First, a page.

The most important thing about saving is to do it automatically. You can't just hope that you'll have something left to save at the end of the month. Make it one of your key expenses and do it first. Saving 10% to 15% of your income automatically takes it out of your hands and puts it aside for your long-term future.
Age 65 may seem like a million years from now, but the truth is, saving small amounts every day, every week, every month can really add up, and it's very empowering. The difference between starting at age 23 versus age 33 can be thousands or tens of thousands of dollars because money allowed to compound tax-free for many years grows exponentially. That's why it's key for people in their 20's to save, even if they think they have no money. Just a little bit really makes a long-term difference.
Beth Kobliner, author of Get a Financial Life
On the very first day of any job, go to the benefits office and have them put some of your check into a savings account. Keep it separate from how you pay your household bills, because you're going to need a cash reserve.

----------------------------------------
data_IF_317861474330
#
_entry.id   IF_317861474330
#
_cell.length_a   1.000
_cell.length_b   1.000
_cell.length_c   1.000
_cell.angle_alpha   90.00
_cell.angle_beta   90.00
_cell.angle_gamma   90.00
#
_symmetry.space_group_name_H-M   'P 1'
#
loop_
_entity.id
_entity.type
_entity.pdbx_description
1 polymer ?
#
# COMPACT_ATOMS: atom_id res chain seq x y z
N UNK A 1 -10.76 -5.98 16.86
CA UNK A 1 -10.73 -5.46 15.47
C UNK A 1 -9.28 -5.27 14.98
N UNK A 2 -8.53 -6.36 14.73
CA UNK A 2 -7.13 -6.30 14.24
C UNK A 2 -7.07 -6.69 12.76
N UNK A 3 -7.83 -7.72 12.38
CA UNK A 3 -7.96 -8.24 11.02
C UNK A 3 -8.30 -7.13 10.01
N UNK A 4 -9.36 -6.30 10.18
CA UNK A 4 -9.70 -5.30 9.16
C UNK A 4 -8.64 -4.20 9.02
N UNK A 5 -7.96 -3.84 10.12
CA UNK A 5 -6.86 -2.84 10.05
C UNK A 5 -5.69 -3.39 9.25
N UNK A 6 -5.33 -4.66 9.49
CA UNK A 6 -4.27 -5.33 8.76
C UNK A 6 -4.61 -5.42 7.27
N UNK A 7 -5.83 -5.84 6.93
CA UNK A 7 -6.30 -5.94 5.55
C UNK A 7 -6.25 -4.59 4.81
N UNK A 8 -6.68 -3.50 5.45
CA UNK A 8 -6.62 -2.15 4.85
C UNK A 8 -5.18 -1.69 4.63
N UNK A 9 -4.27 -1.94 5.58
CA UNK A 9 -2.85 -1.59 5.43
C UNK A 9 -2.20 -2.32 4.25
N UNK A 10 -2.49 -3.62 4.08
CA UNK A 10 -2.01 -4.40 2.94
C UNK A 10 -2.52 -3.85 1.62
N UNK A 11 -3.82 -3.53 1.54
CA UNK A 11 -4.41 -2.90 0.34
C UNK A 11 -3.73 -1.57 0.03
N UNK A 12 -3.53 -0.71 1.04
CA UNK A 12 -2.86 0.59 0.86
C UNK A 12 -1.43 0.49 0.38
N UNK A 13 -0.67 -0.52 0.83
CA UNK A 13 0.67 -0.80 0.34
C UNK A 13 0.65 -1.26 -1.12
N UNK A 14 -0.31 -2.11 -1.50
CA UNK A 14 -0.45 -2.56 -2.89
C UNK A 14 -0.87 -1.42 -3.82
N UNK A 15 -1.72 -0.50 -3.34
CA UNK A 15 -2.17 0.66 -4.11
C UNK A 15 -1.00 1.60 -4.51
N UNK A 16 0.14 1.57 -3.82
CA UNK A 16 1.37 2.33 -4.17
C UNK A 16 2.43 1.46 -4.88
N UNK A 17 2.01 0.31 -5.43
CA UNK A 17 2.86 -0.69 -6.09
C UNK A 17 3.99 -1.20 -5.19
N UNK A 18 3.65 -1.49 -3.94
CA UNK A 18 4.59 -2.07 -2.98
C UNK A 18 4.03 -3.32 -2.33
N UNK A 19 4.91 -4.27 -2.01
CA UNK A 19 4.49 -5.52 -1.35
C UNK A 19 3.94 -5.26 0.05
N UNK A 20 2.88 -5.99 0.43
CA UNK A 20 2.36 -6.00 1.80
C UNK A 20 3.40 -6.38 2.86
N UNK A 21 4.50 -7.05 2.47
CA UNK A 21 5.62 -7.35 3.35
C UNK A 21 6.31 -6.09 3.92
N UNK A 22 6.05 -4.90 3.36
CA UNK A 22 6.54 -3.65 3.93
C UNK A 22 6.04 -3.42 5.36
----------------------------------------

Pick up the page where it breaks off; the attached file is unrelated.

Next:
Really, you need two cash reserves. One is an emergency fund of three to six months of living expenses: rent or mortgage, car payment, utilities, the cell phone you shouldn't have and all the things that add up in a month. But you also need what I call a "Life Happens Fund" for things that happen unexpectedly. If your car breaks down or you lose your job and you need a little bit of time in between. The life-happens fund is so you don't deplete your emergency fund.
Never say "It's just a dollar, it's just $1.25." If you take that out of your vocabulary, then you'll end up saving a lot of money. Instead, pick a few things that really matter to you. If it's coffee, then that's your thing. If it's shoes, fine. But you can't do everything else. It can't be the shoes and the dress and the pants and the clothes and the going out with friends and the drinks. Pick a few things that really matter. Everything else has to go.
Michelle Singletary, Washington Post financial columnist
If you can't save 10% of your income, save 5%. If you can't save 5%, save 2%. If you can't save 2%, save $20 a month or whatever. But get into the habit and make it regular, make it automatic. When things improve, you can boost that percentage, you can boost that dollar figure and it won't feel so painful to you. You've already set it up and you're already in the habit of saving.
Ron Lieber, New York Times columnist